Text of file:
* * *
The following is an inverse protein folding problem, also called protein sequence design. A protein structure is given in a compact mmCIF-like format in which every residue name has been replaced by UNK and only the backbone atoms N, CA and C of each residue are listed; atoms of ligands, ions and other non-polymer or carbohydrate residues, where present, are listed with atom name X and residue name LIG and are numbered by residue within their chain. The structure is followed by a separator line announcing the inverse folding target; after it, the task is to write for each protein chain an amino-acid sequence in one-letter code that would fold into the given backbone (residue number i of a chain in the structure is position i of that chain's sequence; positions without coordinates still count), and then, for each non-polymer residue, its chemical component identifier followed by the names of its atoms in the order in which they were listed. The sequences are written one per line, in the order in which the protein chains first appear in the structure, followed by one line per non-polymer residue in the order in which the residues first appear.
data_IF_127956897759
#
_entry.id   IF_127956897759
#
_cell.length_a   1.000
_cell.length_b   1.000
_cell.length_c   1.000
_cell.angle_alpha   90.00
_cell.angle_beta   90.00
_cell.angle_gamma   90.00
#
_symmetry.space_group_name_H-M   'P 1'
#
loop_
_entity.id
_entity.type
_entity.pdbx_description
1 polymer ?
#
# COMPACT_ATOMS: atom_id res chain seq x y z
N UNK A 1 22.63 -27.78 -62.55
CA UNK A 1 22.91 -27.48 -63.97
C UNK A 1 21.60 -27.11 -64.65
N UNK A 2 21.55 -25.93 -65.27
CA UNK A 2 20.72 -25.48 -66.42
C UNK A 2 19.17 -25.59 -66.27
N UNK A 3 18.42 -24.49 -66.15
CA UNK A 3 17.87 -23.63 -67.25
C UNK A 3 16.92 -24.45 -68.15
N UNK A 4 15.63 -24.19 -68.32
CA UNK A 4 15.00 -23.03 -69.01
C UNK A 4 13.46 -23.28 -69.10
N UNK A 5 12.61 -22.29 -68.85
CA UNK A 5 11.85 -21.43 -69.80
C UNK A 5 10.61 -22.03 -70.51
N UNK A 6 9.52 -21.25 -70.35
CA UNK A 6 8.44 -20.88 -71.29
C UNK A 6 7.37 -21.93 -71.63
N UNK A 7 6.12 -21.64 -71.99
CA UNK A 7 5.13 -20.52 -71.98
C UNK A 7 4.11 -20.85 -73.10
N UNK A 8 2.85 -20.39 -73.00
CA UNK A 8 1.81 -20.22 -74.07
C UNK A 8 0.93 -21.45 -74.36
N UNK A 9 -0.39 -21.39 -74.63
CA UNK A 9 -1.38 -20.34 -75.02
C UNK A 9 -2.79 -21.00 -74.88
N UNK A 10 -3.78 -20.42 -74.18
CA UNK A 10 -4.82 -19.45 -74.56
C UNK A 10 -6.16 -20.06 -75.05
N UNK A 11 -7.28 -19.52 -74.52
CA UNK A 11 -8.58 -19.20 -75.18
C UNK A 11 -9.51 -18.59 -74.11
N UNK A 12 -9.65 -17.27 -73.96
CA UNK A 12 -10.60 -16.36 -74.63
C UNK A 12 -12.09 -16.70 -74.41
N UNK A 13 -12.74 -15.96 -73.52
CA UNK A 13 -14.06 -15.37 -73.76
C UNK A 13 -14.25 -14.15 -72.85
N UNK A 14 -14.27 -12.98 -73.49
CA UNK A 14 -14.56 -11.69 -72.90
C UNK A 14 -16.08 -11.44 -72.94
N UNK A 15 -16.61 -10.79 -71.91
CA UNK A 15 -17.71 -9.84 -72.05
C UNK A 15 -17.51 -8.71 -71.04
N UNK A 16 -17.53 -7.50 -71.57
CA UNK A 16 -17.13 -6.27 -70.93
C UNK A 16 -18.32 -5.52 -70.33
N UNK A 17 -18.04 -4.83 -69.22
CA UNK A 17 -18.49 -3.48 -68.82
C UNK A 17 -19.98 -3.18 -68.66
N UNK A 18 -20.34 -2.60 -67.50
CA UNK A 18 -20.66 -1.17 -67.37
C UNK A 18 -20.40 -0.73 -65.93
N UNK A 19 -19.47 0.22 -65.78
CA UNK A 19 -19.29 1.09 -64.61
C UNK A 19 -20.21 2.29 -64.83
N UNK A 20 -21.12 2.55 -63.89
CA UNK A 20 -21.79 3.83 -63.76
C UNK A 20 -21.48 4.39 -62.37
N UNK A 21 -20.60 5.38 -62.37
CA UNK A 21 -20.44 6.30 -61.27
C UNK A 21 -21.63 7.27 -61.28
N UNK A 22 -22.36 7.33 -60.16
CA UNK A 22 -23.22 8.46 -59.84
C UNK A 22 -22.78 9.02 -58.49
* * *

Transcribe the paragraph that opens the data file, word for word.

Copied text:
The following is an inverse protein folding problem, also called protein sequence design. A protein structure is given in a compact mmCIF-like format in which every residue name has been replaced by UNK and only the backbone atoms N, CA and C of each residue are listed; atoms of ligands, ions and other non-polymer or carbohydrate residues, where present, are listed with atom name X and residue name LIG and are numbered by residue within their chain. The structure is followed by a separator line announcing the inverse folding target; after it, the task is to write for each protein chain an amino-acid sequence in one-letter code that would fold into the given backbone (residue number i of a chain in the structure is position i of that chain's sequence; positions without coordinates still count), and then, for each non-polymer residue, its chemical component identifier followed by the names of its atoms in the order in which they were listed. The sequences are written one per line, in the order in which the protein chains first appear in the structure, followed by one line per non-polymer residue in the order in which the residues first appear.